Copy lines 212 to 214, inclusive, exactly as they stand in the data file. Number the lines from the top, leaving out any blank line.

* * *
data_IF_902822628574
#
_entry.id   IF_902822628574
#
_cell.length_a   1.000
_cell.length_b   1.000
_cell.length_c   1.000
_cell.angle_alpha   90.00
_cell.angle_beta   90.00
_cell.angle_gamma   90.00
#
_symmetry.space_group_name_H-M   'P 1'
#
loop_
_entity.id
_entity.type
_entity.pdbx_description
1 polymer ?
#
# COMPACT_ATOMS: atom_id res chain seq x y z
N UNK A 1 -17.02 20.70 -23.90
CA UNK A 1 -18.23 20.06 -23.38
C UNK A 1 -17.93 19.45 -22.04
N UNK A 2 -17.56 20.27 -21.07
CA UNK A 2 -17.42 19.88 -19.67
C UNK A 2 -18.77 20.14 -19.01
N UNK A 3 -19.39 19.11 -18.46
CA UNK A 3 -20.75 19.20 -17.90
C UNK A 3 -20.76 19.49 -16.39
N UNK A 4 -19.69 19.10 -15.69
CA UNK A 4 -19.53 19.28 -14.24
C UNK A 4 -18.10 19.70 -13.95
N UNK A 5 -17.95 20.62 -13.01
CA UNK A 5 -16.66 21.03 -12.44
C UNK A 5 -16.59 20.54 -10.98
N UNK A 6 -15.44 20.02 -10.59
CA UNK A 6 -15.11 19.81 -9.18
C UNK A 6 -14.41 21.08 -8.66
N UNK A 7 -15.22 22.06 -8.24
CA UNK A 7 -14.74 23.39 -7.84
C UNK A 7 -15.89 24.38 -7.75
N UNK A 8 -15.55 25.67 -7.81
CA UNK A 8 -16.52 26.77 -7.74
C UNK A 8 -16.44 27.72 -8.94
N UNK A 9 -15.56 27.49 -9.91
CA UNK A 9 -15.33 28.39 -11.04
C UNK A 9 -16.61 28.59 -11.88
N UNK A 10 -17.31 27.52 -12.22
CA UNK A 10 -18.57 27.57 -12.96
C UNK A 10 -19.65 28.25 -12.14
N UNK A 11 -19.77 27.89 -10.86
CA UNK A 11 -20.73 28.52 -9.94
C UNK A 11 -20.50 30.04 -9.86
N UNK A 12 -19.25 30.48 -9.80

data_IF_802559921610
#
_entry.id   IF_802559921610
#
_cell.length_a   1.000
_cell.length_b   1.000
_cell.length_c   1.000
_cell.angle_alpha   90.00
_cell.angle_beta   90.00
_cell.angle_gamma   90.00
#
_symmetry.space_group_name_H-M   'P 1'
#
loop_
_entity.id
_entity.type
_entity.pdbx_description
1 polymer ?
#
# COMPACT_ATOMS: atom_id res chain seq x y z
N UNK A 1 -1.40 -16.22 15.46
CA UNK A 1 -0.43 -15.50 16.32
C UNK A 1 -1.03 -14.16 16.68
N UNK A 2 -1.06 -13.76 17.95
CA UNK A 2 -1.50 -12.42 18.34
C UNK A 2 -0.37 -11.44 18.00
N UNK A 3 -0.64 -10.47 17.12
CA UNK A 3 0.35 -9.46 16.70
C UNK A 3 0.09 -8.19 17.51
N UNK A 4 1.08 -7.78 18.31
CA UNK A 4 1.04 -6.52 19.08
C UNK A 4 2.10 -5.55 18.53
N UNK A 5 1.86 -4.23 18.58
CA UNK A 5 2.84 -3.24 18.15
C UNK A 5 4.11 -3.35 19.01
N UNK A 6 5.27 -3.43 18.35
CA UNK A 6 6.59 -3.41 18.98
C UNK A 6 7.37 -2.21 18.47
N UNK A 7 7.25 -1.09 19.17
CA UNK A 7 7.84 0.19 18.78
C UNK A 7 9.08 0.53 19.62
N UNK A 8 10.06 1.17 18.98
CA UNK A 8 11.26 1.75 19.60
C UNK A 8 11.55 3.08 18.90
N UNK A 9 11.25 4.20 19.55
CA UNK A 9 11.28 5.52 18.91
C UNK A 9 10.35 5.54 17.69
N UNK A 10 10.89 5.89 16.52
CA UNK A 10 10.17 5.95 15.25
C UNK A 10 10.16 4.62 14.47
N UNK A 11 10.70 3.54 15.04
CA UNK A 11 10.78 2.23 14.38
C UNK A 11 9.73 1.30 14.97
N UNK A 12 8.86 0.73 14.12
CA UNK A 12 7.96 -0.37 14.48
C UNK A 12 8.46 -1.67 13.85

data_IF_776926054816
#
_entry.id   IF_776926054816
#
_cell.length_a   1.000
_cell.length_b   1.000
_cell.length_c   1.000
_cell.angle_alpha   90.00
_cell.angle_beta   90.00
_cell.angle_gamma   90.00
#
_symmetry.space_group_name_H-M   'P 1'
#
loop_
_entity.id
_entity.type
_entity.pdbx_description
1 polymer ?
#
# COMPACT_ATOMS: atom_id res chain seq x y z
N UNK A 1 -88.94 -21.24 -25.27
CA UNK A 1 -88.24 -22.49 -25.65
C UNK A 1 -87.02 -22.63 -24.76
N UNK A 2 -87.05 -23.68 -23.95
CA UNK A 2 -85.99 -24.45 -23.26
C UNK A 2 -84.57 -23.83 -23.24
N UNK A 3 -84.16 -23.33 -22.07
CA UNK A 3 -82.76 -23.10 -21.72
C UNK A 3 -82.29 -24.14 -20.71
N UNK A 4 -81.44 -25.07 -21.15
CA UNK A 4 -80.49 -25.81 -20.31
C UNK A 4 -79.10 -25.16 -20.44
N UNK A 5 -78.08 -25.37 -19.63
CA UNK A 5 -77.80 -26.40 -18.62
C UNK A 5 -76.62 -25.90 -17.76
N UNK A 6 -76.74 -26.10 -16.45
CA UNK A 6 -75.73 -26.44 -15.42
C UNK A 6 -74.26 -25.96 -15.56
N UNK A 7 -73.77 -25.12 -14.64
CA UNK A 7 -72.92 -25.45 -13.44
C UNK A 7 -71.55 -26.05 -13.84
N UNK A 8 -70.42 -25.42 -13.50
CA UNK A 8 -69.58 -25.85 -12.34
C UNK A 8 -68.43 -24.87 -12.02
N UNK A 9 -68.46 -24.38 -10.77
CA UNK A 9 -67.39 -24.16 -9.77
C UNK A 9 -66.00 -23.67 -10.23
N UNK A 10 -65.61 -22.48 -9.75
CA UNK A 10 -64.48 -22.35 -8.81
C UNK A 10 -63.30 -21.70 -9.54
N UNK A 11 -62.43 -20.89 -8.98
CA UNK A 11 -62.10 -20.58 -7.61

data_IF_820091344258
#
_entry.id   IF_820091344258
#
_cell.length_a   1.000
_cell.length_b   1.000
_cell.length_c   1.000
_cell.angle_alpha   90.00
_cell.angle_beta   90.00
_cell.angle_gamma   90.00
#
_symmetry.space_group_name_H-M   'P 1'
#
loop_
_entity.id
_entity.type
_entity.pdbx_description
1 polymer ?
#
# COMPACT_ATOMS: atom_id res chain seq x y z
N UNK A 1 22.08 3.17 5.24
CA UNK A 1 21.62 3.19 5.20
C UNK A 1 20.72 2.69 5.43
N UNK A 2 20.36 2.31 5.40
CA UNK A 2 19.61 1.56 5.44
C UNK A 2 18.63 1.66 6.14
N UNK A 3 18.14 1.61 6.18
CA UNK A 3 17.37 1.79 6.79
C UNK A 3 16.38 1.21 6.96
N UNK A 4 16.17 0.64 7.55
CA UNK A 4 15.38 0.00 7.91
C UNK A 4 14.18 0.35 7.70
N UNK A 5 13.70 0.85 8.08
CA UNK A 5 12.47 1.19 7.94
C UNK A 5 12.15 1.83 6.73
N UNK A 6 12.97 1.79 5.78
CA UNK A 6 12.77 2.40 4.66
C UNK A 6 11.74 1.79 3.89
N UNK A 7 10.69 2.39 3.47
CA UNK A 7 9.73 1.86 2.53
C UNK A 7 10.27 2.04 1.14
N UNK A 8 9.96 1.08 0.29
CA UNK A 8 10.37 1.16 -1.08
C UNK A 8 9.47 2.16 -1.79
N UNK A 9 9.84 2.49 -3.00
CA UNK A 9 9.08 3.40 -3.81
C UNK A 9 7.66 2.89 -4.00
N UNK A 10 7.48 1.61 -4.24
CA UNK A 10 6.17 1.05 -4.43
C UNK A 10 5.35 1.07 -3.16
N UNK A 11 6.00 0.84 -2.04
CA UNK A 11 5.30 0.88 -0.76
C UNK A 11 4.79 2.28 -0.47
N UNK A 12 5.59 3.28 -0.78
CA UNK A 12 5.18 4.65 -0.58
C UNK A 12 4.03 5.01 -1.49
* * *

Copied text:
C UNK A 10 5.35 1.07 -3.16
N UNK A 11 6.00 0.84 -2.04
CA UNK A 11 5.30 0.88 -0.76